4. The seals are not direct judgments, but according to Matthew 24:3-12, indicate simply the "beginning of sorrows" which precede the great tribulation.
5. To pretribulationists John's rapture to heaven is symbolic of the Church's rapture (Rev. 4). To midtribulationists the resurrection of the two witnesses is symbolic of the rapture of the Church (Rev. 11:3-13)

a. The two witnesses are called two olive trees (Rev. 11:4)
b. The olive trees represent Old and New Testament saints (Rom. 11:13-25)
c. All witnessing, the distinctive mission of the Church, ceases with the rapture of the two witnesses.

6. The Day of Wrath is mentioned as at hand in Revelation 11:18; therefore, the preceding seals and trumpets were not events of wrath.

       Some hold that the time of the rapture is revealed in Rev. 14:14-16 because:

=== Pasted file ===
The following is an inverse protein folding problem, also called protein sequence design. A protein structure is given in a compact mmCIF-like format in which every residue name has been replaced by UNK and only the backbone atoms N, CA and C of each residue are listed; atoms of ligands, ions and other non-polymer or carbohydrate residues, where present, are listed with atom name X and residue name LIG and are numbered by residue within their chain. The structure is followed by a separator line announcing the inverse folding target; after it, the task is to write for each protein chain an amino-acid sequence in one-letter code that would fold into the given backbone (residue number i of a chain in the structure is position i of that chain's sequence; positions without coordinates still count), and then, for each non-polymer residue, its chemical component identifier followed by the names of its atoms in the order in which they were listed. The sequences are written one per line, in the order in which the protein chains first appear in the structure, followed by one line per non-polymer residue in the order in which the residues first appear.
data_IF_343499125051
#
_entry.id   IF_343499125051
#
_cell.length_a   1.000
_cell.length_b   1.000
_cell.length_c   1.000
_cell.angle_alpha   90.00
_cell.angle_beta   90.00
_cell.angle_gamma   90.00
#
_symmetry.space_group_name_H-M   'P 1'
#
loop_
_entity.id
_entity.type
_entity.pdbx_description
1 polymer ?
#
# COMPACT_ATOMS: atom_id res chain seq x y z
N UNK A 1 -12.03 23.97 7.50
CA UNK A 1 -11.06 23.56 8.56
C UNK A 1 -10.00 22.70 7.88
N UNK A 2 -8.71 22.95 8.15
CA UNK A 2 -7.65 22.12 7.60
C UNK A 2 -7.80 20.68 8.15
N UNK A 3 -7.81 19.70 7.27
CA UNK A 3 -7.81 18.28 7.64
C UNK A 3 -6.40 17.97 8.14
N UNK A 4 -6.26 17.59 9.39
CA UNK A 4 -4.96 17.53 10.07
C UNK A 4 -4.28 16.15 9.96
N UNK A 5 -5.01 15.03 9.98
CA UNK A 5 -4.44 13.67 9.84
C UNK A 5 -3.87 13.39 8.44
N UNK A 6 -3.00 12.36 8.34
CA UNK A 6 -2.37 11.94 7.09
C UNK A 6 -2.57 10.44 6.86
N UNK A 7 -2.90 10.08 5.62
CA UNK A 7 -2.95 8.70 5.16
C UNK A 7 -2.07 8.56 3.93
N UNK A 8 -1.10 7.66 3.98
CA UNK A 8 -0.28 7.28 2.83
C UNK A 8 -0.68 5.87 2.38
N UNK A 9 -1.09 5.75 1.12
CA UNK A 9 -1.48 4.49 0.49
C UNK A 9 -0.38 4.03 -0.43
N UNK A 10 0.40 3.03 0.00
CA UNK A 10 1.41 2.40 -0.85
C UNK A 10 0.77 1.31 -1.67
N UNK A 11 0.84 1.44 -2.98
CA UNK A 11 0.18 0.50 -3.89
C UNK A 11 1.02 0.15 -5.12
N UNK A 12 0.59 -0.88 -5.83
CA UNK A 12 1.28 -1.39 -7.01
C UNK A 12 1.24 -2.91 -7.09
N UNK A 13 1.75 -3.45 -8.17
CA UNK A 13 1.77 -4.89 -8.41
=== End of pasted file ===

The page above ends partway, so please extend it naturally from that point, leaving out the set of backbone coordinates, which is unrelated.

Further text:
First, of the similarity of this passage with 1 Thes. 4:16-17 which definitely refers to the rapture.
       Second, the Church, according to the promise of Rev. 3:10, will escape, not the "day" but the "hour" of judgment which arrives in Rev. 14:7 prior to the outpouring of the wrath of God in the seven bowls of Rev. 15 and 16.

Partial Rapture

       The partial rapture view is very much a minority position, even less widespread than the midtribulational position. It essentially argues, based on the story of the virgins, that only those Christians who are spiritual -- that is ready -- will be raptured. Those that are not prepared will be left behind to endure the tribulation, during which time they will be "purged" and made worthy. There is some controversy in partial rapture circles as to whether their ultimate redemption is actually in question.